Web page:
Background: The growing proportion of elderly people in the community is linked to an increase in prevalence of chronic conditions. Improvements in healthcare and its related longevity show that it is becoming increasingly common for patients to live with multiple conditions at the same time. Even though extensive research exists showing the rising number of co-existing diseases with age, other aspects of multi-morbidity, particularly in extreme old age, have been paid less attention. Aims: This study aims to examine the relationship between the rising degree of physical conditions and psychological implications (e.g. depressive behaviour). Methods: Data for this study were obtained from the third survey of the CC75C cohort which was conducted in 1992. In total 11 medical conditions reportedly diagnosed by a doctor and 11 specific physical problems affecting day-to-day routine were included to measure the degree of multi-morbidity. Results: The full survey 3 study cohort with 714 participants (Mean age=85.9 ± 3.7 years, 69.6% female) were included in the study. On average, subjects reported 2.1 (SD=1.6) medical conditions and 3.1 (SD=2.2) specific physical problems affecting day-to-day life. Reporting medical or specific physical conditions above-average significantly increased the likelihood to suffer poor mental health (odds ratio (95%-CI) for >2 medical condition: 1.9 (1.4, 2.7), p<.0001; for >3 specific physical conditions affecting day-to-day routine 4.2 (3.0, 6.0), p<.0001.). Conclusion: This study adds noteworthy evidence to multi-morbidity research in a population of extreme old age. Knowing the significance of co-morbidity contribution across various mental health domains may help to create clearer guidelines for assessment/ management for both clinicians and patients in the future.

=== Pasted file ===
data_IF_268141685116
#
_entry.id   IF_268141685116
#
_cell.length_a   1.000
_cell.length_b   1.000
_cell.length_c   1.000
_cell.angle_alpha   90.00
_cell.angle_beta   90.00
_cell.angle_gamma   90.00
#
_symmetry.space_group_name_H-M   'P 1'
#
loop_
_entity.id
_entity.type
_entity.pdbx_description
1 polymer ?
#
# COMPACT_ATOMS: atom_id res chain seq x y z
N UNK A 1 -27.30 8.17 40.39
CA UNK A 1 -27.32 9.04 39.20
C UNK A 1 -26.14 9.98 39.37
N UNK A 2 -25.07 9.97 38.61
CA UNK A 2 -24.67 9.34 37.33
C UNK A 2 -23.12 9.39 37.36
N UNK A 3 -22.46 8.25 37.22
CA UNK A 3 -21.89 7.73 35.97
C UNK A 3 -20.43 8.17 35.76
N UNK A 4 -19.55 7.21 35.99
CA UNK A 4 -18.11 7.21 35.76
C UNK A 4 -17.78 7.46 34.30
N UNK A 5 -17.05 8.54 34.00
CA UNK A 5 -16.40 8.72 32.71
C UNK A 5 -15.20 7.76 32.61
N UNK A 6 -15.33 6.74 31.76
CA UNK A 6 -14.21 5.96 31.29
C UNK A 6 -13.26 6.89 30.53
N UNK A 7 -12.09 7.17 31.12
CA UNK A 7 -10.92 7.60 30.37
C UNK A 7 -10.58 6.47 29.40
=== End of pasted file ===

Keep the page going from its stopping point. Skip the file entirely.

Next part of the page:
|Publication status||Published - 2 Sep 2017|
|Event||Amgen Scholars European Symposium - Cambridge, United Kingdom|
Duration: 2 Sep 2017 → 5 Sep 2017
|Conference||Amgen Scholars European Symposium|
|Period||2/09/17 → 5/09/17|